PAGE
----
UPDATE (June 23 2010): It appears that this mechanism of updating flash for 64-bit systems is broken: (here && here). From what I can tell, the 64-bit beta from Flash is a security nightmare. As well, Adobe recently announced that they will, “for the time being,” remove support for 64-bit Linux flash plugins. Following this news, no distro is continuing to package the 64-bit version.

You CAN however follow these instructions. If you have pulseaudio issues, then this post might help.

This used apt, but required using a backport. Add the following to your /etc/apt/sources.list file:

deb lenny-backports main contrib non-free

Then do the folowing:

# apt-get update
# apt-get -t lenny-backports install debian-backports-keyring flashplugin-nonfree

If you ever want to update the flash player, execute this in a shell

# update-flashplayer-nonfree --install

Why I used the repository

Honestly? Convenience. The flash version is the latest. The java version is the latest. However, if you absolutely HAVE to have a 64-bit java jre (NOT a plugin for applet support) then you CAN install Sun’s x86_64 beta jre here:

And follow the instructions here:

PART 6: Setting up Skype

###( ; explains what packages need to be installed to work on Lenny)

First, be sure to have the ia32-libs-* packages installed (see section 1.5). Then, install the following:

apt-get install libqt4-dbus libqt4-network libqt4core libqtgui4

Now, get the Debian .deb file from Skype:

When you try to install this, it will complain that the architecture is 64 bit but the package is 32 bit. The only way to get this to install is to use the –force-all flag

# dpkg -i --force-all skype.deb

There IS a 64 bit .deb file for Ubuntu. I do not know if it will compile under a Debian Lenny system though.

PART 7: Setting up Truecrypt

###( ; I used method two to modify the sudoers file)

First, download the x86_64 tarball from the truecrypt website:

Then install some required dependencies:

# apt-get install fuse-utils dmsetup

Extract the tar-ball. This will present a runable file. Execute this file:

user@location:~/$ tar -zxvf truecrypt-6.3a-ubuntu-x64.tar.gz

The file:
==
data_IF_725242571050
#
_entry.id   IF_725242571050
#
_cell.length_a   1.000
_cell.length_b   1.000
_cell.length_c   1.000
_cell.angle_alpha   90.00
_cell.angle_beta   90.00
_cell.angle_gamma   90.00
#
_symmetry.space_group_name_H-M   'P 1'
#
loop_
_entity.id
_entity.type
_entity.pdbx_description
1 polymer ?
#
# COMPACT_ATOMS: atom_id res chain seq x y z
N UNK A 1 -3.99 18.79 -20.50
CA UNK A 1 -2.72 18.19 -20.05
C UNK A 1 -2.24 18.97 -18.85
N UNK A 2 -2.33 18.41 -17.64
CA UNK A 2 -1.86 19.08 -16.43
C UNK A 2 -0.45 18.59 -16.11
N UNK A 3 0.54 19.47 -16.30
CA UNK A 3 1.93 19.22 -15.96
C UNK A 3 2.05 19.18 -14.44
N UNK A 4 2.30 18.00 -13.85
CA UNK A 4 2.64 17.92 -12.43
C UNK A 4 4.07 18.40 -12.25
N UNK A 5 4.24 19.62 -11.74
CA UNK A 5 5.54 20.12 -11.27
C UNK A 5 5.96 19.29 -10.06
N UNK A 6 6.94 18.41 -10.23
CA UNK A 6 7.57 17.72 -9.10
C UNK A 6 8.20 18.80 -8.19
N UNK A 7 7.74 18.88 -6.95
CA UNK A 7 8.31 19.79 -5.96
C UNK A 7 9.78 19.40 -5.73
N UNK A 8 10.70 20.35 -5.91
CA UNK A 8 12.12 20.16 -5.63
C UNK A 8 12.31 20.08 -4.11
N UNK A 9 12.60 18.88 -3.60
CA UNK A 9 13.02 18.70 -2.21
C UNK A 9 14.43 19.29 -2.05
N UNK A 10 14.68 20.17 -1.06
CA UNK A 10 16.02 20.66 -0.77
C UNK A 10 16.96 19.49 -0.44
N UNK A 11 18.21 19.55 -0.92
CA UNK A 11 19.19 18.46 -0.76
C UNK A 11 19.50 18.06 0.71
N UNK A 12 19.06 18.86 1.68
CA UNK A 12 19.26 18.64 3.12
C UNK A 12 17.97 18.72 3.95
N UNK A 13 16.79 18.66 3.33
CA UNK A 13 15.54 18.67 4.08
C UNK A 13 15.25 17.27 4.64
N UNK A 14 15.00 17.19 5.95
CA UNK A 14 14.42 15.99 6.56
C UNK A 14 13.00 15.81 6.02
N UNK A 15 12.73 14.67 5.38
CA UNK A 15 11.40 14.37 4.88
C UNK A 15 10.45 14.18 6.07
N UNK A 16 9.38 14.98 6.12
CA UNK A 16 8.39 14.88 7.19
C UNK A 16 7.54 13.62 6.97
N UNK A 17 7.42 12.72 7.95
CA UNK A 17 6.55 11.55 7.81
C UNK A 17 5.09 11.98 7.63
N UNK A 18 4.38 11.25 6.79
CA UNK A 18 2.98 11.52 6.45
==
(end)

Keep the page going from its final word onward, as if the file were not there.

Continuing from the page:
# ./truecrypt-6.3a-setup-ubuntu-x64

It will ask you whether or not you want to create a .deb file. Do so. You will then have a .deb file. Build it:

# dpkg -i truecrypt.deb

Preventing root and user permissions problems

Before creating any containers or encrypting any partitions –if you try to do so before following this, you get a prompt for a password that won’t recognize the root password as being such– add a line to the sudoers file by executing the following program as root:

# visudo

This will drop you into a nano-like editing environment. Add this, replacing USERNAME with your username:

# for truecrypt
USERNAME ALL=NOPASSWD: /usr/bin/truecrypt

If you want to instead create a “group” that can access the truecrypt program (as opposed to a single user), then follow method two in the given link at the top of this section.

PART 8: Setting up Vuze (BitTorrent client)

###( ; Explains the trick to get it to work on a 64 bit system)

First, be sure to have Java installed (see section 5). Then download the latest version of Vuze here:

Extract it to whatever directory you want.

Now the trick: the swt.jar file that comes with the latest version is 32 bit. We need the latest 64 bit one. Get it here:

The particular file you are looking for (as of March 17 2010) is “” . If the above link is a dead-end (404, whatever), keep going further up the tree, checking higher and higher directories until you can re-navigate towards something else that looks like the given filename.

Extract the file and move the new swt.jar file into the vuze folder:

user@location:~/$ unzip
$ mv swt.jar /location/to/extracted/vuze/

Run vuze by executing “vuze” at a shell:

user@location:~/$ vuze

PART 9: Setting up VLC

Preventing playback issues due to repository conflicts

###( ; Fourth post by “hubi” from the top)

IMPORTANT: If you have installed VLC or any of the below library packages (like ffmpeg or libavdevice52), please do the following FIRST to “purge” your system (not in the actual ‘apt’ sense, but to get this to work) by following this set of instructions. If you have NOT installed VLC or the library packages (but HAVE followed the fourth piece of advice in section 1.5) then jump down to the install portion.

First, remove certain libraries and such from your machine. Remove VLC as well if it is installed:

# apt-get remove ffmpeg libavcodec51 libavdevice52 libavformat52 libavutil49 libpostproc51 libswscale0
# apt-get remove vlc vlc-nox